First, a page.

According to Deloitte, tech-knowledgeable director representation on corporate boards went from 10 per cent in 2012 to 17 per cent five years later. High performing companies (those that outperform the S&P 500 index) have a whopping 32 per cent coverage. MIT takes this research further, finding that digitally adept boards oversee companies that are as much as 26 per cent more profitable. PwC research suggests that 85 per cent of corporate directors are dissatisfied with their ability to use technology to competitive advantage and 79 per cent say they do not have an understanding of technology.

Now’s our time as former CIOs to seize the boardroom opportunities before us.

Boards don’t need us for our knowledge of technology. They don’t care if we like Linux or know the latest research on cloud technology. They need us for our ability to apply technology to business challenges. Corporate Directors are not managers, they are advisors. They ask questions as a device to help management identify opportunities for improvement.

Key success factors for a digital director include:

  • Well-developed straight talk acuity
  • Solid perspectives on the external factors for the business
  • Active curiosity to stay ahead of trends and be fact-based
  • Proven coaching skills to support the C-suite’s journey of discovery
  • Adeptness at oversight, specifically putting your nose in but keeping your fingers out, to help the C-suite navigate around big risks and predictable folly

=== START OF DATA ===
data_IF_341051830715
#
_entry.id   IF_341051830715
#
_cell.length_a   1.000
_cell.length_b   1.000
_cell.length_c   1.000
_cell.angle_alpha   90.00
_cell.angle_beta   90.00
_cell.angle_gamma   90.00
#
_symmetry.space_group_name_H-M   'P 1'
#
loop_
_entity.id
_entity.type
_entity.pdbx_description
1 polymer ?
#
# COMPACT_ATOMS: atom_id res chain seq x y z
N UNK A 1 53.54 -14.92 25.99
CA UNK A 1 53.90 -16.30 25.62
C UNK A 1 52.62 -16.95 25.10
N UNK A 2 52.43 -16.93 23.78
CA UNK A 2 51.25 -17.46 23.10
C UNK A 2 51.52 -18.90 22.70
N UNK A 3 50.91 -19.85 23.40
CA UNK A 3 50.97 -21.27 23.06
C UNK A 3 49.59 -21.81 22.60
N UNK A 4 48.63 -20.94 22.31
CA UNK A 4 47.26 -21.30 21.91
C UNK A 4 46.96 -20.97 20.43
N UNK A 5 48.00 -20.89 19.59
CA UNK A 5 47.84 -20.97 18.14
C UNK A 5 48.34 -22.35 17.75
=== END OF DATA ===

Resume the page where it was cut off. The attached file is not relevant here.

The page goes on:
Digital directors are not an armchair CIO.  They are not put on the team to educate the rest of the board about technology. They are part of the team to ask the smart questions and help unpack the answers so the board can meet its duty of care.

To be a viable board candidate, you need to understand and be able to talk about how initiatives (tech and otherwise) contribute to the enterprise focus and outcomes. If your resume is going to resonate, you need to demonstrate insight into the industry adjacencies and opportunities the board may not be talking about. To have value, you need to show that you can actively contribute to the board’s strategic vision and risk avoidance. Best case, you can demonstrate some ability to turn the black swans white (or at least light grey).

Specific ways to build your Director profile:

  1. Get broadly based business expertise – Take on roles that include P&L, strategy and go-to-market responsibilities, so you can demonstrate the experience and vocabulary to contribute to the business discussions
  2. Develop the right personal brand – Your personal values will be important, so be deliberate in your associations and profile development
  3. Stay on top of the business considerations in digital trends – Demonstrate robust, industry-aligned  knowledge and curiosity
  4. Understand the role of a Director – It may not be what you think it is.  Consider specific Director-level training
  5. Build new relationships – Seek out a broader network to find mentorship and sponsorship; move from associations that advise how many servers you need to more business-oriented associations that help you think differently about the digital opportunity
  6. Get experience – Actively seek an accountable board role outside of your immediate network; NFP and private sector roles at a Director level will prepare you to step outside of your normal operational role and into a more genuine governance role

I know many senior and experienced CIOs who have a plan to ‘do board work’ when they retire.  If you don’t get the right foundations in place during your active working years, that transition will be very difficult to make.

Start early – ideally as soon as you reach a senior leadership level in your career – to build on the kind of expertise and profile credentials you need. Get an actual board position as early in your career as you can, and then go back to the Middle Years blog earlier in this series and re-set your plan. Understand that you are now stepping into a very different stream, and the current is fast, so get one foot solidly planted on a nice dry rock – then reach out with the other foot and work your way across.



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